August 2016: back on the long road from Northwest Ohio to Southern Oregon for another pilgrimage to Thunder Ranch, this time for their Urban Precision Rifle class. This is my 8th time training with Clint and Co. It has been almost 3 years since my last visit, and it occurred to me while crossing the bridge on to the property that it has been far too long.
If you have spent almost any time training with firearms, you have heard of Thunder Ranch and you probably know that Clint has a well-deserved reputation as a living legend in firearms training. The facility is in a beautiful setting, meticulously maintained, and equipped with a plethora of challenging obstacles and targets. In short, it is a shooter’s Heaven.
I first trained at Thunder Ranch in March of 2007 when I made the fortunate decision to add some professional defensive firearms training to my repertoire, which up till that point in time had consisted of almost 20 years of competitive shooting including smallbore rifle, bullseye pistol, and highpower rifle shooting at the National level, in addition to a variety of informal shooting activities. Two important things happened to me in that initial class: first, I more fully realized the awesome responsibility of being armed for the purposes of self-defense. I needed to re-evaluate my entire philosophy on defensive firearms use. The second was that I became a training addict.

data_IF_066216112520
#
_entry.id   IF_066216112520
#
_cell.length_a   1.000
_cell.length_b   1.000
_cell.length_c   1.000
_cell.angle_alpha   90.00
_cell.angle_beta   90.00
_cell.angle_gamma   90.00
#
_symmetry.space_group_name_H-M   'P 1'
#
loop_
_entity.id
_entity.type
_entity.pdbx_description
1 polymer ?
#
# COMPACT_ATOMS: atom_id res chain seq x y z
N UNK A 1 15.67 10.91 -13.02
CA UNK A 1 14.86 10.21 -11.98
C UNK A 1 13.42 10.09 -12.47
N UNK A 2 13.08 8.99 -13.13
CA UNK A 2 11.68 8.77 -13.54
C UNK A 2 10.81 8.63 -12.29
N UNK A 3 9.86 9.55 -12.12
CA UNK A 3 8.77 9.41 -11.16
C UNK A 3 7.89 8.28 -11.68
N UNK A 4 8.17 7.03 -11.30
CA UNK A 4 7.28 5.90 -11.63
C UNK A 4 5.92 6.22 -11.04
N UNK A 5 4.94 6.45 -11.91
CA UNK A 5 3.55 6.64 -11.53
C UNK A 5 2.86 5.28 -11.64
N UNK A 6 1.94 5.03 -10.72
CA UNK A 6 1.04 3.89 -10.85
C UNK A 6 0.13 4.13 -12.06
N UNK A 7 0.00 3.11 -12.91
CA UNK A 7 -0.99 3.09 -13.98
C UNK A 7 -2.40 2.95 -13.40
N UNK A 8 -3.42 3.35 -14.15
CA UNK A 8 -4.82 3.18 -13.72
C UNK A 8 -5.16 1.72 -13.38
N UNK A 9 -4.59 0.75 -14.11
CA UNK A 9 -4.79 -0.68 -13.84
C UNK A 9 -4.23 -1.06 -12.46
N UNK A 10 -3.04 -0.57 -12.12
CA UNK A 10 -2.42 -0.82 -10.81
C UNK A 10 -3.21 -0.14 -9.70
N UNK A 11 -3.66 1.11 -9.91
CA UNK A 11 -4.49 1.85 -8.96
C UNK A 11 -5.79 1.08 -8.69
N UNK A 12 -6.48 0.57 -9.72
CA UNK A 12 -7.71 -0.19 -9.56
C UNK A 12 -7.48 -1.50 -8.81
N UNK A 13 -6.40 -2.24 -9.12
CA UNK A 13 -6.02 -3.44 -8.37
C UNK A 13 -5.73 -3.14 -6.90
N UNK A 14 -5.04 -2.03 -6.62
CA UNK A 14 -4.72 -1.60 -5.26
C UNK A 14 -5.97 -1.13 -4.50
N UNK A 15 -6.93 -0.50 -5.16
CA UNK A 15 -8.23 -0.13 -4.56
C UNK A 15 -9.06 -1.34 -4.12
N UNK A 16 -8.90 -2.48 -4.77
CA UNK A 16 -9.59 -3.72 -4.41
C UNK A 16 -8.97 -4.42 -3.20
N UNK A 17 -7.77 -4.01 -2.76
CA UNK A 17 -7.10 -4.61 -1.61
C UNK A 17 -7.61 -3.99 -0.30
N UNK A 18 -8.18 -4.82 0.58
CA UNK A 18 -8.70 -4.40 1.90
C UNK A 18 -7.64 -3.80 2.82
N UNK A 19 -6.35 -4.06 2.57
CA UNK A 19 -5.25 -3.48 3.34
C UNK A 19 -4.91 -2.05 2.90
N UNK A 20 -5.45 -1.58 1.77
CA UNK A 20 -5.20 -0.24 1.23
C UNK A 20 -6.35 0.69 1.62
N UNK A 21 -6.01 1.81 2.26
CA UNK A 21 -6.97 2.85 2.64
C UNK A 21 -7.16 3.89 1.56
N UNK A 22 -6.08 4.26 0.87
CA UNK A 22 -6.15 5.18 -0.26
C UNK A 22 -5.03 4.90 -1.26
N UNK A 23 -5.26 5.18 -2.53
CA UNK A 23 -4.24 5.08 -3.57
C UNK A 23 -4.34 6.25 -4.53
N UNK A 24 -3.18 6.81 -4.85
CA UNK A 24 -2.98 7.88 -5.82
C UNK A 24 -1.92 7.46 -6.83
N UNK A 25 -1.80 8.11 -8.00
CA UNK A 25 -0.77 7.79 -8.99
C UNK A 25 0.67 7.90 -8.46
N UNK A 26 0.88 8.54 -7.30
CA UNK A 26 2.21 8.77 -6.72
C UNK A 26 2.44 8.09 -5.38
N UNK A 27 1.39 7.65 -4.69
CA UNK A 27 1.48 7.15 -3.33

Now, almost 10 years and hundreds of professional training hours later, I was back for more.
The class consisted of 9 students, almost all of which had trained at Thunder Ranch even more times than I have. They were all exceptional marksmen (and markswomen), skillful firearms handlers, and all had a great sense of humor. They were the kind of folks it is a pleasure to be on the range with.
The weather in Southern Oregon was very hot, dry, and sunny. Staying hydrated took an effort.
Almost everyone was shooting some variation on a RECCE carbine: 16” barreled AR variants with Trijicon ACOGS being well represented, along with some Aimpoint/Magnifier combos. Everyone’s gear was sensibly configured and serious malfunctions were almost non-existent the entire class. I am a big fan of RECCE pattern guns, and own a few myself, but for this class I wanted to try something just a little different, so I opted to use a Mk12 Mod 1 SPR. The Mk12 is more of a Designated Marksman’s Rifle. Its 18” medium-contour stainless 5.56 match barrel made it a little longer and heavier than most of the other guns on the range, but gave it some extra accuracy capability, especially past 200 yards. I equipped it with a Minox ZP-8, a German-made 1-8X optic with exceptional glass, a first-focal-plane illuminated mil reticle, and .1 mil knobs. This configuration is definitely more suited to prone precision shooting than run ‘n gun, but as the Mk12 has a bit of a cult following among black rifle aficionados in my little corner of Ohio, I felt strangely compelled that this was the rifle for me to use in this class.